Conveniently Positioned


The Convenience Store, which has been chugging along in its Hazelwood Tower domain in Ladbroke Grove, for me, unfortunately isn't such a convenience due to its location.  Somehow that extra bit on the Central line or the slightly longer bus ride on the 23 is one step too far for me.  Following its successful pop-up stint at the front room of St Martins Lane Hotel, thankfully, Andrew Ibi and his Convenience Store are back in town for lazy Piccadilly line travellers such as myself and have set up camp once again at St Martins Lane hotel for two weeks starting from today.  It feels like a good point in The Convenience Store's timeline to stop by, have a closer, less frenzied look at what Ibi has been up to and what changes have infiltrated the shop's philosophy.  The pop-up, which includes a mix of designers brought on for A/W 10-11, graduate pieces taken on by Ibi due to his position as lecturer at Kingston University and archive pieces from seasons before from the designers that for him hold the key to longevity, therefore sums up quite nicely the idea of what Ibi now sees The Convenience Store heading… towards the building of a uniform.  This of course informed the set up at the pop-up… lockers, definitions of the word scrawled across a wooden table and a chipboard waiting to be written up with a list of every piece of stock in-store, kind of like a restaurant menu – particularly good for quickly answering the all-important "What can I afford today?" question.




After speaking with Ibi for a period of time that was longer than intended, grazing on everything from the changing nature of retail in London and beyond, the changing values of luxury and the pricing of designers (or more to the point, over-pricing…), we both concluded that shops shouldn't really be museum stores where people gingerly touch things and then balk at prices.  Ibi's current selection of stock sees him weaving through archive Margiela, Surgi Persoons, A.F. Vandevorst, Veronique Branquinho (go check out Ibi's selection to see why it's terribly sad she is no longer in busines…) through to Rick Owens, Gareth Pugh, Erica Trotzig and Boudicca then finally landing at the new wave brought on by fresh graduates like E.Stott and Vivian Wong Wy as well as relative newbies Jeremy Laing and Heikki Salonen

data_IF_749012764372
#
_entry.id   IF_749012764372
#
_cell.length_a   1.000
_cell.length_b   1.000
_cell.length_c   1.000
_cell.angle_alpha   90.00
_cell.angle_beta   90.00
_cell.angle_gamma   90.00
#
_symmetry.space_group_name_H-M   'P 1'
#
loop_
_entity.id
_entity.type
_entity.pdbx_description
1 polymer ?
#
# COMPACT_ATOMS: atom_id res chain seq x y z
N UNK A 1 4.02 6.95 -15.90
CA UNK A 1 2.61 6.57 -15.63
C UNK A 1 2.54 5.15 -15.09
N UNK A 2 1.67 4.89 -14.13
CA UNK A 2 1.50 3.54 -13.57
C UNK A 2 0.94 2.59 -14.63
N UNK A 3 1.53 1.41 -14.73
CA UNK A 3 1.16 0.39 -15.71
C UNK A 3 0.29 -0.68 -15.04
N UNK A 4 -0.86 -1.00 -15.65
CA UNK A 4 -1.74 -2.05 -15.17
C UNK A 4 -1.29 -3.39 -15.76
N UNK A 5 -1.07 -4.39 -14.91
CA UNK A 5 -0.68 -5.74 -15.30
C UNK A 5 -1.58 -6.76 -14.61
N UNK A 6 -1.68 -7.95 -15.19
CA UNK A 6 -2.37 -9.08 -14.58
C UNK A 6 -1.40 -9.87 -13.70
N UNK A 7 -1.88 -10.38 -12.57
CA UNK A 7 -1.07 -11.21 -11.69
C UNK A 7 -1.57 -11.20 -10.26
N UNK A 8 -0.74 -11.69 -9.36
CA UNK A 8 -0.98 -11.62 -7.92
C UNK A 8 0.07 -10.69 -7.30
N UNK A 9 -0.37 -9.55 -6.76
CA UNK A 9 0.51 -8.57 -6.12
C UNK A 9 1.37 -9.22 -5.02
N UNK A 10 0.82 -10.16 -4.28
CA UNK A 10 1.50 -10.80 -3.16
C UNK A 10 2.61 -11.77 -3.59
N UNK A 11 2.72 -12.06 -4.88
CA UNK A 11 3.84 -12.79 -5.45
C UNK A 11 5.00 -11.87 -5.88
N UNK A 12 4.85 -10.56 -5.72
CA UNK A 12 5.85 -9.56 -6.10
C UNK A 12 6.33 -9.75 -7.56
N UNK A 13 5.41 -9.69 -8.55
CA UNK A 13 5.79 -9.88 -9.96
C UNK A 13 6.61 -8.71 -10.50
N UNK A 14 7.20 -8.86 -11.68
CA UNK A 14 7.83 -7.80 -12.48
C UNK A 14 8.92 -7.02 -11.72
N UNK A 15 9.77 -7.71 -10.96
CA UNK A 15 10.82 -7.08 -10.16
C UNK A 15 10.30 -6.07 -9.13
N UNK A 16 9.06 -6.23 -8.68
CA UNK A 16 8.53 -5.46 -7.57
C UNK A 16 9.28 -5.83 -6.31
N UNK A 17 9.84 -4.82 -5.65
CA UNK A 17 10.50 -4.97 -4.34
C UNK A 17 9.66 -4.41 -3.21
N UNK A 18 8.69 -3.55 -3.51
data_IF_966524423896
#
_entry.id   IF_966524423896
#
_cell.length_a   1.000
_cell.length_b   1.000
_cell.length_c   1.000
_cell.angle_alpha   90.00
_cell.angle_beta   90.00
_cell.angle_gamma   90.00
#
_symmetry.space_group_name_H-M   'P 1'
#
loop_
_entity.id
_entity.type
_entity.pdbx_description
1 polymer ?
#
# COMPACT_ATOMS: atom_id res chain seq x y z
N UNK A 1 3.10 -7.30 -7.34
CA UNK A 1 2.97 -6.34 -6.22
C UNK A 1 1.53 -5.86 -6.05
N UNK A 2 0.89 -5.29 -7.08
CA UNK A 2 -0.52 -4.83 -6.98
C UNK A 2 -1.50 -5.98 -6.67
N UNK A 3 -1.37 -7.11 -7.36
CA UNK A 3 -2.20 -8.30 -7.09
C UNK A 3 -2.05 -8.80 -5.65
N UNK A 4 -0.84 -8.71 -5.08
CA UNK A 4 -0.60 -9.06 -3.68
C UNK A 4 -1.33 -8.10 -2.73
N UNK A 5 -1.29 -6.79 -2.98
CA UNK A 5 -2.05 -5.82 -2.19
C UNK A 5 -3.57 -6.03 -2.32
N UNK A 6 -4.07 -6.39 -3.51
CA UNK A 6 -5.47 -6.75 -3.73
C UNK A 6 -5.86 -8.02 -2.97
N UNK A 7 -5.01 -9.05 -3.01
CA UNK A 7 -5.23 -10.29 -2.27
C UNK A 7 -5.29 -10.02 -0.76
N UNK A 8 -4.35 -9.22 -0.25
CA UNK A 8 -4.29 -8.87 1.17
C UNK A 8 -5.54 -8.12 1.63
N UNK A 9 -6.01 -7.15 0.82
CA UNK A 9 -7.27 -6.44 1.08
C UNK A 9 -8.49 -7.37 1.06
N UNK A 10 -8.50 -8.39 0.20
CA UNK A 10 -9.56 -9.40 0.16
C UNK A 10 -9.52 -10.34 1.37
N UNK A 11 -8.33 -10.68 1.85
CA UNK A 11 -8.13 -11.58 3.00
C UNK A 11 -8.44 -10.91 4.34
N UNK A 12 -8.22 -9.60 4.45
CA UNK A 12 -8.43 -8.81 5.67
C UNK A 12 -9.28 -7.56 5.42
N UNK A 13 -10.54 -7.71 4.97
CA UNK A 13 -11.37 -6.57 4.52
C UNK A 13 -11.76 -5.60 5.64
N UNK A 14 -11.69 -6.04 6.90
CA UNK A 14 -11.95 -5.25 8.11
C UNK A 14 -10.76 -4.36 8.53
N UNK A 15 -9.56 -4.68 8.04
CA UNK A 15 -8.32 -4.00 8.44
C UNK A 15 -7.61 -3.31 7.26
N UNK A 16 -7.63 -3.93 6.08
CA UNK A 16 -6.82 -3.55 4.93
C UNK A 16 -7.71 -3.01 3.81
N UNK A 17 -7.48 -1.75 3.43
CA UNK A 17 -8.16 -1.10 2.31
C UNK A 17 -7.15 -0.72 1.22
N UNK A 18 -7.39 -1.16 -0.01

Running through all of that is this idea that every piece should be loved and worn over and over again, warranting a price that I concluded is in fact nothing to balk at, for a Londoner that is robbed day in and day out by mere mundane things such as travel or the price of a bottle of water.  Price is an issue that has come up quite recently when several commentors on the blog felt it necessary to pry into my financial state of affairs, to which I replied as honestly as I could without handing over my internet banking details.  I'm not saying that, say ¬£250 for a pair of trousers is cheap.  But then put into perspective, that figure also equates to one or two shops in Topshop.  Questions of course of what is considered 'affordable' to some or not to others come into play but I'm no longer going to be shamed into a guilt trip over a purchase that I can afford as well as feeling guilty over the fact that the sort of level that The Convenience Store sets with its selection of designers and prices is a place where I am comfortable to shop at once in a while, to a) support the people that I write about and b) set my own standards of "Is it worth it?" for myself and myself only.  Read the comments if you wish to dissect any further.  Ibi also happens to be highly aware of pricing anyway, not to the point where things are 'bargainous' but at a sensible level that isn't REALLY the unattainable fashion la-la land that one would imagine if you start totting things up… a travel card, a hefty shop at Morrisons, a gym membership… I could go on…